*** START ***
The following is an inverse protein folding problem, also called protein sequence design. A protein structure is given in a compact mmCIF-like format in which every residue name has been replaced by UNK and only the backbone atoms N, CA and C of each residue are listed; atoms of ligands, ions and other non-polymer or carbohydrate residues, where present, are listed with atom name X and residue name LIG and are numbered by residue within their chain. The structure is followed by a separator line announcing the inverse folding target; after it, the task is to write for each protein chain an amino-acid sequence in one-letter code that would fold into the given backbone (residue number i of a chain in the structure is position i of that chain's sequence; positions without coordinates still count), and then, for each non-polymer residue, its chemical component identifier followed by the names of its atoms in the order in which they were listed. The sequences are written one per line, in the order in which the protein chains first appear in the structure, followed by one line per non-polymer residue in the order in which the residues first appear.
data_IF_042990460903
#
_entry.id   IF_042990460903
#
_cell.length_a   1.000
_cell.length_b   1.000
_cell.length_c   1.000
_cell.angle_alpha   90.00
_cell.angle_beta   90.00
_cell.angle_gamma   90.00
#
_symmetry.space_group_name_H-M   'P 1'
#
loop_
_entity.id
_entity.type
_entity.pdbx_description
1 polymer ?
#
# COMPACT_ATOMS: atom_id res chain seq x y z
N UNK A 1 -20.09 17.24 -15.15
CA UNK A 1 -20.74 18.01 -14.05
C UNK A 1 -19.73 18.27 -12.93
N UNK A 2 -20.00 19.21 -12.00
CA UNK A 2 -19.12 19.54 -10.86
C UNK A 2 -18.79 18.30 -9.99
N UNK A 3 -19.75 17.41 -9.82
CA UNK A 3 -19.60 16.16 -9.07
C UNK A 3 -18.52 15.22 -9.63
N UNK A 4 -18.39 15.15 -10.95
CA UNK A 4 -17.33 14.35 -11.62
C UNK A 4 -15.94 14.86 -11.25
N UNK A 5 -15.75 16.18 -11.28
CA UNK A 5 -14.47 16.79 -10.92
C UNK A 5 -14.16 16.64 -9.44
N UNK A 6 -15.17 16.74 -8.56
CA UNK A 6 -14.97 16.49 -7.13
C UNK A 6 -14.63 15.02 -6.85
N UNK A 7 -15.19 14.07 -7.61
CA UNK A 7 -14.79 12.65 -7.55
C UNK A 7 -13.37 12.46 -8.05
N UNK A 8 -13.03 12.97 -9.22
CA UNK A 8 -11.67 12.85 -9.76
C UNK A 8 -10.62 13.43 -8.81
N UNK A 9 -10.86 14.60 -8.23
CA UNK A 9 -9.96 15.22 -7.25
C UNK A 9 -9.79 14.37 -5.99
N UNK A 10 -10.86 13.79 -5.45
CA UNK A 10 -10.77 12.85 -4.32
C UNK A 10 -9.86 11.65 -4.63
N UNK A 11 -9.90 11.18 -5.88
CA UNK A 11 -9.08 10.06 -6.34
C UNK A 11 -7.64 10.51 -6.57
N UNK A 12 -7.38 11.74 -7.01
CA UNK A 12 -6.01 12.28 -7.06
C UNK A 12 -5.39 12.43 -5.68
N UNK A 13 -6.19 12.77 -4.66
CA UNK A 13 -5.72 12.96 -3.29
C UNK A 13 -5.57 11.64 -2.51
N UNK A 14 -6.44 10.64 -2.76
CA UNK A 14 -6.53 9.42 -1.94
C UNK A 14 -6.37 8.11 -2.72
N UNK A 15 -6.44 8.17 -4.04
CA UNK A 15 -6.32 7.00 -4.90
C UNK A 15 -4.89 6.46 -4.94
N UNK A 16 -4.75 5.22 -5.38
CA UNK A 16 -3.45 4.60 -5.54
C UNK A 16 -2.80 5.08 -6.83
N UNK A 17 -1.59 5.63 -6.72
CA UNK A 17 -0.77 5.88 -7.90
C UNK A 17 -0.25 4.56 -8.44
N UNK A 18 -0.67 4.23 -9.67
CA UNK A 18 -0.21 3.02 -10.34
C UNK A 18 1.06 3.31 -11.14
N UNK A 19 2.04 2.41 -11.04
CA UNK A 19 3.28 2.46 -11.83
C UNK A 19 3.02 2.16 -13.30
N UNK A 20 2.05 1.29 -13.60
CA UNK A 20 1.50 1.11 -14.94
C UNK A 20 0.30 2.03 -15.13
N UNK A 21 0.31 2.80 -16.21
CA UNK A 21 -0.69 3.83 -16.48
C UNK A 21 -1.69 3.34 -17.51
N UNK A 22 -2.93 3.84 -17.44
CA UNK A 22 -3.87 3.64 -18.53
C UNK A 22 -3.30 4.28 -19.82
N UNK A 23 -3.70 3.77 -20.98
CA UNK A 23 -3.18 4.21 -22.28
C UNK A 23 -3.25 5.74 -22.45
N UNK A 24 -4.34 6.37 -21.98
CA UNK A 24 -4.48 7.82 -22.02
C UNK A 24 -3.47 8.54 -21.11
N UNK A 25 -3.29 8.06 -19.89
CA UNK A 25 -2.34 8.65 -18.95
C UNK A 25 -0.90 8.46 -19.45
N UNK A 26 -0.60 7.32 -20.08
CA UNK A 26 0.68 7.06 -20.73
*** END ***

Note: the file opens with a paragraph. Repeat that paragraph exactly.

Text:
The following is an inverse protein folding problem, also called protein sequence design. A protein structure is given in a compact mmCIF-like format in which every residue name has been replaced by UNK and only the backbone atoms N, CA and C of each residue are listed; atoms of ligands, ions and other non-polymer or carbohydrate residues, where present, are listed with atom name X and residue name LIG and are numbered by residue within their chain. The structure is followed by a separator line announcing the inverse folding target; after it, the task is to write for each protein chain an amino-acid sequence in one-letter code that would fold into the given backbone (residue number i of a chain in the structure is position i of that chain's sequence; positions without coordinates still count), and then, for each non-polymer residue, its chemical component identifier followed by the names of its atoms in the order in which they were listed. The sequences are written one per line, in the order in which the protein chains first appear in the structure, followed by one line per non-polymer residue in the order in which the residues first appear.